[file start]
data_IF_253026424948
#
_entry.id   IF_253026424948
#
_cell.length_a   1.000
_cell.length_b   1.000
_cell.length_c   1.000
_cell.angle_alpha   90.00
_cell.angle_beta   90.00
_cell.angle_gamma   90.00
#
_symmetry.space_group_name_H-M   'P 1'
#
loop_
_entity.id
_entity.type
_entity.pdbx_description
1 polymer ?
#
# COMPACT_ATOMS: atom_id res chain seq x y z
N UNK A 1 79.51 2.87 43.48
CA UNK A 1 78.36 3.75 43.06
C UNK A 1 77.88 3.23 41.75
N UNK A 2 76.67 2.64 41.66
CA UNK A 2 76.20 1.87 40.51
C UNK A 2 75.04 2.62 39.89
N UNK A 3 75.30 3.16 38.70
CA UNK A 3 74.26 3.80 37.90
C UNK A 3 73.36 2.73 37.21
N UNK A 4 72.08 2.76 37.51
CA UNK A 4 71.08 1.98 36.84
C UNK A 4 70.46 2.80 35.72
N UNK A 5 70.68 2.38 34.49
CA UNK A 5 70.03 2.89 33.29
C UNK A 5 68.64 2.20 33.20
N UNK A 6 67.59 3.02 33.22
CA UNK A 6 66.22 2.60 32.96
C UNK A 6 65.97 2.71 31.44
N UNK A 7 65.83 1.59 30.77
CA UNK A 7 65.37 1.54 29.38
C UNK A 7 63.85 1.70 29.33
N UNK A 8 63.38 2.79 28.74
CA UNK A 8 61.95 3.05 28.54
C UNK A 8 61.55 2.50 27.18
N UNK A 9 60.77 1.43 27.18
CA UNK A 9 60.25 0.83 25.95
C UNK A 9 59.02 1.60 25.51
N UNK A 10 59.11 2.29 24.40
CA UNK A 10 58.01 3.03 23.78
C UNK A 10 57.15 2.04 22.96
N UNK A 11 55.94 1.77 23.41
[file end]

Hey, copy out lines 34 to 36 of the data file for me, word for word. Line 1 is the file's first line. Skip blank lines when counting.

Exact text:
CA UNK A 5 70.03 2.89 33.29
C UNK A 5 68.64 2.20 33.20
N UNK A 6 67.59 3.02 33.22